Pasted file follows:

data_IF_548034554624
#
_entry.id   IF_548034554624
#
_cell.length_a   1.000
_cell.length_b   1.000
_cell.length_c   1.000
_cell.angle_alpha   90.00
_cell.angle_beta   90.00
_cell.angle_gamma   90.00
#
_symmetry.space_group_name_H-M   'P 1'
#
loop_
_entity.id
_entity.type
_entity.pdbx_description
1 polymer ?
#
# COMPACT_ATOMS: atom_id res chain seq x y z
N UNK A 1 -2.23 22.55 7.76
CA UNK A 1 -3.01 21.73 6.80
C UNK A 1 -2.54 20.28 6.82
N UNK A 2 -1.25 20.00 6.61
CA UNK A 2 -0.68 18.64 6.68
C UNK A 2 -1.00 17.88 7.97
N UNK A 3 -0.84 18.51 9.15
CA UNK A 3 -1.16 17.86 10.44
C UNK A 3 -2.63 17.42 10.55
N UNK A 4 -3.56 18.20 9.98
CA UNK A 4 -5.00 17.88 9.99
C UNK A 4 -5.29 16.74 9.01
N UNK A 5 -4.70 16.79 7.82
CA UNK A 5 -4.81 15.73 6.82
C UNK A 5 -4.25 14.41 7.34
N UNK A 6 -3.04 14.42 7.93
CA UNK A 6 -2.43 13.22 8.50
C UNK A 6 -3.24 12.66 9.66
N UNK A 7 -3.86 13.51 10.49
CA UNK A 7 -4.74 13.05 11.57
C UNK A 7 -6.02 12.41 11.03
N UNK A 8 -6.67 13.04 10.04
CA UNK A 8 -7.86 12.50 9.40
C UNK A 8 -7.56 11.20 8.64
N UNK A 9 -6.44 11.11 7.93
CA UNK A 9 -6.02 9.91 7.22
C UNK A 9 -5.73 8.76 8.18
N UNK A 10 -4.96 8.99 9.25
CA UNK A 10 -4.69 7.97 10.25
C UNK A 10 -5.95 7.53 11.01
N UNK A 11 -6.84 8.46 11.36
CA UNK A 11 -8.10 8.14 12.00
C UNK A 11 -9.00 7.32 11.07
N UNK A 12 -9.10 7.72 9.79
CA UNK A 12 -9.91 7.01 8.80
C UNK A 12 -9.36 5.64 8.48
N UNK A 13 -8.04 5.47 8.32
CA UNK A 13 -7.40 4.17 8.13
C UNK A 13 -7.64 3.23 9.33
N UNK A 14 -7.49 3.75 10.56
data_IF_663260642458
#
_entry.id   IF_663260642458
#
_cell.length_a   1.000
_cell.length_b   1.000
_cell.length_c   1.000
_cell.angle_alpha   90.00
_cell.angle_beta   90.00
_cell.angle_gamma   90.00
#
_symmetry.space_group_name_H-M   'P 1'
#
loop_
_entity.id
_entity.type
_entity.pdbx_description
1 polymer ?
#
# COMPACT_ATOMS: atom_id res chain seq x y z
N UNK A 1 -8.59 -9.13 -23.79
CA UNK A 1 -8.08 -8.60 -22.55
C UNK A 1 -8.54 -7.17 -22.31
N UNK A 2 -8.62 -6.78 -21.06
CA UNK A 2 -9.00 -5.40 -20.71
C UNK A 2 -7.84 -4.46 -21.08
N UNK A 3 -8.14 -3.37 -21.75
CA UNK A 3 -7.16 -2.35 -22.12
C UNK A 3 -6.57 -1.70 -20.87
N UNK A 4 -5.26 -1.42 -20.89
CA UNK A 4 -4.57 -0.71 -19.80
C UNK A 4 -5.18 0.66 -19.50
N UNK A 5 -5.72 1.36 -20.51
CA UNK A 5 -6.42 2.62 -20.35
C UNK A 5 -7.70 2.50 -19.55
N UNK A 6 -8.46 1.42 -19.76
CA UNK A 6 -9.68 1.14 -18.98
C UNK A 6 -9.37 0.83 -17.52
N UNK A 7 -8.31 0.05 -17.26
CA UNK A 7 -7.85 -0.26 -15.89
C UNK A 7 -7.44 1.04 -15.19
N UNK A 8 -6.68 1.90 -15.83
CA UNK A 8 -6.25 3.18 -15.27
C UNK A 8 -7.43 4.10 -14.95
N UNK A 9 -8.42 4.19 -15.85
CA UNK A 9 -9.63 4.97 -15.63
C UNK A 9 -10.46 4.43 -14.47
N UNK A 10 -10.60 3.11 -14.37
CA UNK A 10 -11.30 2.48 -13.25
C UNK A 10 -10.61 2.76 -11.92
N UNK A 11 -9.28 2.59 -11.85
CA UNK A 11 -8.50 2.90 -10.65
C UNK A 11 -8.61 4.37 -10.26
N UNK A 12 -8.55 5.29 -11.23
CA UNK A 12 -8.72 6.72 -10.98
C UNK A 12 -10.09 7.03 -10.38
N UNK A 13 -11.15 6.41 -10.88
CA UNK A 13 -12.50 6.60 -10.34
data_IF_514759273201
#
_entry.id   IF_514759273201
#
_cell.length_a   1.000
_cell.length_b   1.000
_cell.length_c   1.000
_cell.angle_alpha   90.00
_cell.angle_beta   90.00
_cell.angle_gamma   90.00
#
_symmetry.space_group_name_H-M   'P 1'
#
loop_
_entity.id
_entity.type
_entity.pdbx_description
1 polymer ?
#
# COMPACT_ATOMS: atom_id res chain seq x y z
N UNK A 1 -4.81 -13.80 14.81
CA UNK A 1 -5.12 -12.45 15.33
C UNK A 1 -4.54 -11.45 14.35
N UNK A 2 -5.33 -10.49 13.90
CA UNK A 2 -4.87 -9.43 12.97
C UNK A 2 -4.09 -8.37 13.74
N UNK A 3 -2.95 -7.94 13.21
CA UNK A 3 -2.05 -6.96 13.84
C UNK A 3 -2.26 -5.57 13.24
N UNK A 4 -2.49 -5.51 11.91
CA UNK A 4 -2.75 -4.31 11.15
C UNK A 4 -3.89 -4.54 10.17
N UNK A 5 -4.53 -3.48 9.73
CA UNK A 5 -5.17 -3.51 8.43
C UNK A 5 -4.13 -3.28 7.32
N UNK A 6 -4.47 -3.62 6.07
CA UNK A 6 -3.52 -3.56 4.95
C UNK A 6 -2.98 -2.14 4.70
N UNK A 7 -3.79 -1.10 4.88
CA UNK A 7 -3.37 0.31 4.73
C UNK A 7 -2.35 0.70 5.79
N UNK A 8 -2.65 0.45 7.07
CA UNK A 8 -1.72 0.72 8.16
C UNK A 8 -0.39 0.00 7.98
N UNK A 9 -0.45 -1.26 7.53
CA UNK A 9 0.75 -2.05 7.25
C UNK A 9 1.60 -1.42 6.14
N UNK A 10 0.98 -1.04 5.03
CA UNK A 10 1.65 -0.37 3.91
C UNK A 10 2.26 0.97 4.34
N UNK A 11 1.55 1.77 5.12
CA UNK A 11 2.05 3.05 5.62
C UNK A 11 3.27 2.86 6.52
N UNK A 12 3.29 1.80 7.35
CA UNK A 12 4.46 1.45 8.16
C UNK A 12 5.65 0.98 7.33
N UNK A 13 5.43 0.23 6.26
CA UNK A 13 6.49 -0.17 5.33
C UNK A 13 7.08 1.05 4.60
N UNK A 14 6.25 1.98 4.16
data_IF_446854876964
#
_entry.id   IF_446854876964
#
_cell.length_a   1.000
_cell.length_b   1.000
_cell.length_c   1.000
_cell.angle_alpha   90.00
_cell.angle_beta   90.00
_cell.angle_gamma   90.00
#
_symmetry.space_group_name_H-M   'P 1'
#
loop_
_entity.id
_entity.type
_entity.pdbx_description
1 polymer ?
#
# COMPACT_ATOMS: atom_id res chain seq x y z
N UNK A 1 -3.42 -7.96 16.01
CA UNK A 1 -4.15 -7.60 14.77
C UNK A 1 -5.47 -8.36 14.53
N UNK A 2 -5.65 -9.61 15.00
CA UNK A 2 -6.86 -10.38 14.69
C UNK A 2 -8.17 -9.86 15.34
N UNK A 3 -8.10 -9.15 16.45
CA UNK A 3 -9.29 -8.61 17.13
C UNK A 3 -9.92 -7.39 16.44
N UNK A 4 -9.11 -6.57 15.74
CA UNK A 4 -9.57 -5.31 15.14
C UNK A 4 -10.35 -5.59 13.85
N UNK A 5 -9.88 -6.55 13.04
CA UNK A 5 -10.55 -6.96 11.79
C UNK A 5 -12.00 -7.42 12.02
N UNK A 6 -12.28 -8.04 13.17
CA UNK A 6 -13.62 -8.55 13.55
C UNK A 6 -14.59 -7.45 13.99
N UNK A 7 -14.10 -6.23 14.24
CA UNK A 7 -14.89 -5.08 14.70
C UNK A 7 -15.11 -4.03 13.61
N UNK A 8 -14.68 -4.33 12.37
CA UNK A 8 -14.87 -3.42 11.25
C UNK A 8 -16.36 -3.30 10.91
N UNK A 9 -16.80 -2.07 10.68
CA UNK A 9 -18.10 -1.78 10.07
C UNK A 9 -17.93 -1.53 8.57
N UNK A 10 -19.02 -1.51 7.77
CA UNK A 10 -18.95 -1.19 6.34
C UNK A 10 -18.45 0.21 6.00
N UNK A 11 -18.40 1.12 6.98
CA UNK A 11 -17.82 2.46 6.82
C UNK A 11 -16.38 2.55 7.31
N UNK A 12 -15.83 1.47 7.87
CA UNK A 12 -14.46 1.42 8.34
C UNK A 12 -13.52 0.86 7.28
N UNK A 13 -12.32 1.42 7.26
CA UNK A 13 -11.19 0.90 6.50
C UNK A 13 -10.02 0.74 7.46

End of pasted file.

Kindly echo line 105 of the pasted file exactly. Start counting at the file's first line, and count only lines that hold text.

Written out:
N UNK A 9 -8.42 4.19 -15.85